The World Health Organization Quality of Life instrument for people with intellectual and physical disabilities (WHOQOL-Dis): evidence of validity of the Brazilian version
1 Hospital de Clínicas de Porto Alegre (HCPA), Porto Alegre, Brazil
2 Universidade Federal do Rio Grande do Sul (UFRGS), Porto Alegre, Brazil
3 Faculdade de Desenvolvimento do Rio Grande do Sul (FADERGS), Porto Alegre, Brazil
4 Universidade Federal de Ciências da Saúde de Porto Alegre (UFCSPA), Porto Alegre, Brazil
5 Universidade do Vale do Sinos (UNISINOS), São Leopoldo, Brazil
BMC Public Health 2014, 14:538 doi:10.1186/1471-2458-14-538Published: 30 May 2014
The number of people with disabilities in Brazil and worldwide has grown substantially in recent decades. Cross-cultural quality of life instruments can be helpful in the development of interventions designed to meet the needs of this population and contribute to rational allocation of resources. This study sought to provide evidence of validity and reliability the Brazilian Portuguese version of WHOQOL-Dis-D (a cross-cultural, multicentre instrument developed by the WHOQOL-Group for the assessment of quality of life in persons with physical disability – PD) and WHOQOL-Dis-ID (for persons with intellectual disability – ID).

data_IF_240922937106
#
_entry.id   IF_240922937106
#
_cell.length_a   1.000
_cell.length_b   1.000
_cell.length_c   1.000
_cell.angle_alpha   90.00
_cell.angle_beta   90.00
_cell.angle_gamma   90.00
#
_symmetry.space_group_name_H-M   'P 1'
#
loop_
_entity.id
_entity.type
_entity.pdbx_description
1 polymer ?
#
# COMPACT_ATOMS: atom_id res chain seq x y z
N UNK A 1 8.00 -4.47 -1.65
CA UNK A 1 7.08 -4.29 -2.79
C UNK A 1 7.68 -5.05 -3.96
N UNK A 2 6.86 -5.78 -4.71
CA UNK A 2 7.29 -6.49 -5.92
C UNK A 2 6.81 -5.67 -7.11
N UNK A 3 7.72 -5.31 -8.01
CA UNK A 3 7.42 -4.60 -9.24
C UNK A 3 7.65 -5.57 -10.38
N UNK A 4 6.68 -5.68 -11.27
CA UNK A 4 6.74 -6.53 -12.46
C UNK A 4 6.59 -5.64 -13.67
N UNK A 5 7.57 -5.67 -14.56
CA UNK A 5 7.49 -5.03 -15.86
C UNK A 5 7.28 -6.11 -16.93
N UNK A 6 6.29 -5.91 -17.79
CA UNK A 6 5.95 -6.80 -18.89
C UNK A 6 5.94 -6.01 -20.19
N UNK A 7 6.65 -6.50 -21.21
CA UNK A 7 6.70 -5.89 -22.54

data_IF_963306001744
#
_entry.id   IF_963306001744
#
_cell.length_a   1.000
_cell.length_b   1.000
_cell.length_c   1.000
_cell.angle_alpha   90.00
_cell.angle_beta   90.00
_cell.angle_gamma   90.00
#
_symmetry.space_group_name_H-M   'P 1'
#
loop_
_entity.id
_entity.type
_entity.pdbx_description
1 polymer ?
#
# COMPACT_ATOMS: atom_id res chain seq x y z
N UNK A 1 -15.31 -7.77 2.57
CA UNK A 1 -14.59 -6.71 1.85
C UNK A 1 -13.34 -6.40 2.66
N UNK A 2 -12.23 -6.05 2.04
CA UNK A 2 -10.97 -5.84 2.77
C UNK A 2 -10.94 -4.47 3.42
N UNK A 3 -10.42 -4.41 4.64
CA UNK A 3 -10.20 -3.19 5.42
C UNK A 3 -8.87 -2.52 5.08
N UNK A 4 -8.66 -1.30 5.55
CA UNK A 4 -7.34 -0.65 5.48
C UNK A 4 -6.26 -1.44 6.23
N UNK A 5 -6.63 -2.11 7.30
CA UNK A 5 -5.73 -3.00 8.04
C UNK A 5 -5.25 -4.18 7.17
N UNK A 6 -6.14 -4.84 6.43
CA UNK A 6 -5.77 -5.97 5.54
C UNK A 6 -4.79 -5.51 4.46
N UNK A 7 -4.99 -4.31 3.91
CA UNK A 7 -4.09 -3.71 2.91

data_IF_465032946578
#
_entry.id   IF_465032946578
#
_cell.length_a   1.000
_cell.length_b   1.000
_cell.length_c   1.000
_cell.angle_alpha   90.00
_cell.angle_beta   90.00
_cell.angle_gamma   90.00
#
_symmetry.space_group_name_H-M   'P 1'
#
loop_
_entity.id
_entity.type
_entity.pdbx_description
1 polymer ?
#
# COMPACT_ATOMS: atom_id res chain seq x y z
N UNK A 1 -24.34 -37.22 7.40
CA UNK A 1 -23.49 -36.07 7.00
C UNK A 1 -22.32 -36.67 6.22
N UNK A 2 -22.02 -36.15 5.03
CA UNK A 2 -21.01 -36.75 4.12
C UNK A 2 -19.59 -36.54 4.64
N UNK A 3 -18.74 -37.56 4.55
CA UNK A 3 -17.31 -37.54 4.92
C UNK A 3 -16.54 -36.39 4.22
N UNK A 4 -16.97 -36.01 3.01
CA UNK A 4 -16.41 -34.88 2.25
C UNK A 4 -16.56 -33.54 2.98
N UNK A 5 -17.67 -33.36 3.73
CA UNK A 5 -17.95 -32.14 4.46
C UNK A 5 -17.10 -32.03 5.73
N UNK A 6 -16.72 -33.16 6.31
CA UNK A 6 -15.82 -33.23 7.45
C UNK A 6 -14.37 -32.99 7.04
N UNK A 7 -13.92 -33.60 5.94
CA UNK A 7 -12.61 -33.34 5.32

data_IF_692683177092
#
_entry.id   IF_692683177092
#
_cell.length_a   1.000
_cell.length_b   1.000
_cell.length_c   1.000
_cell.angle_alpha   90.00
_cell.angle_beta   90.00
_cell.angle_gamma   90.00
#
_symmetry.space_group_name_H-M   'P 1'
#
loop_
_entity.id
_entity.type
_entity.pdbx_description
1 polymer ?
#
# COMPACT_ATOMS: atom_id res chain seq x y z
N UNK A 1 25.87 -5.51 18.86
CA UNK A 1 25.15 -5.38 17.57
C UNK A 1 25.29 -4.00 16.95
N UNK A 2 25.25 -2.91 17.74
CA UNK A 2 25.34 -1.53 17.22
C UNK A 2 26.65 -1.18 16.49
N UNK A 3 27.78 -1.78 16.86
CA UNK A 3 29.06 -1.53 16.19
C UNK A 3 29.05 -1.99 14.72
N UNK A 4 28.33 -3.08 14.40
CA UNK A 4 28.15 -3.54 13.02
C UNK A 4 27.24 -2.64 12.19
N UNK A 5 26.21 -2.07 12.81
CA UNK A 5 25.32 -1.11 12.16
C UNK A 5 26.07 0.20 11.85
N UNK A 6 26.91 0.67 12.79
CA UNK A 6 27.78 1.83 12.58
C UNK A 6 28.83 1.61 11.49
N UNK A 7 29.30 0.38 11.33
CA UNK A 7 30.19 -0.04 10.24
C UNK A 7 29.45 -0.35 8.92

Classical psychometric methods were used to conduct independent analyses of the PD and ID samples. Criterion groups were established for analysis of construct validity. Concurrent validity was assessed in relation to SWLS and BDI-II scores; discriminant validity, in relation to WHODAS-II. Cronbach alpha was used to test the instrument scales and subscales for reliability. The ID subgroup was retested, and test-retest reliability assessed by means of intraclass correlation coefficients and paired Student’s t-test.
A total of 162 (98 females) people with PD and 156 (55 females) people with ID participated in the study. Cronbach alpha was satisfactory across practically all domains and factors in the PD subsample. In IDs, most factors or domains had coefficients higher than 0.70, but four subscales exhibited less satisfactory performance. Evidence of construct and concurrent validity and reliability were obtained.
The analyses presented herein provide satisfactory evidence of the validity and reliability of the instrument and corroborated the factor structure revealed during cross-cultural research. Further studies with larger sample sizes are required to obtain additional evidence of validity and reliability.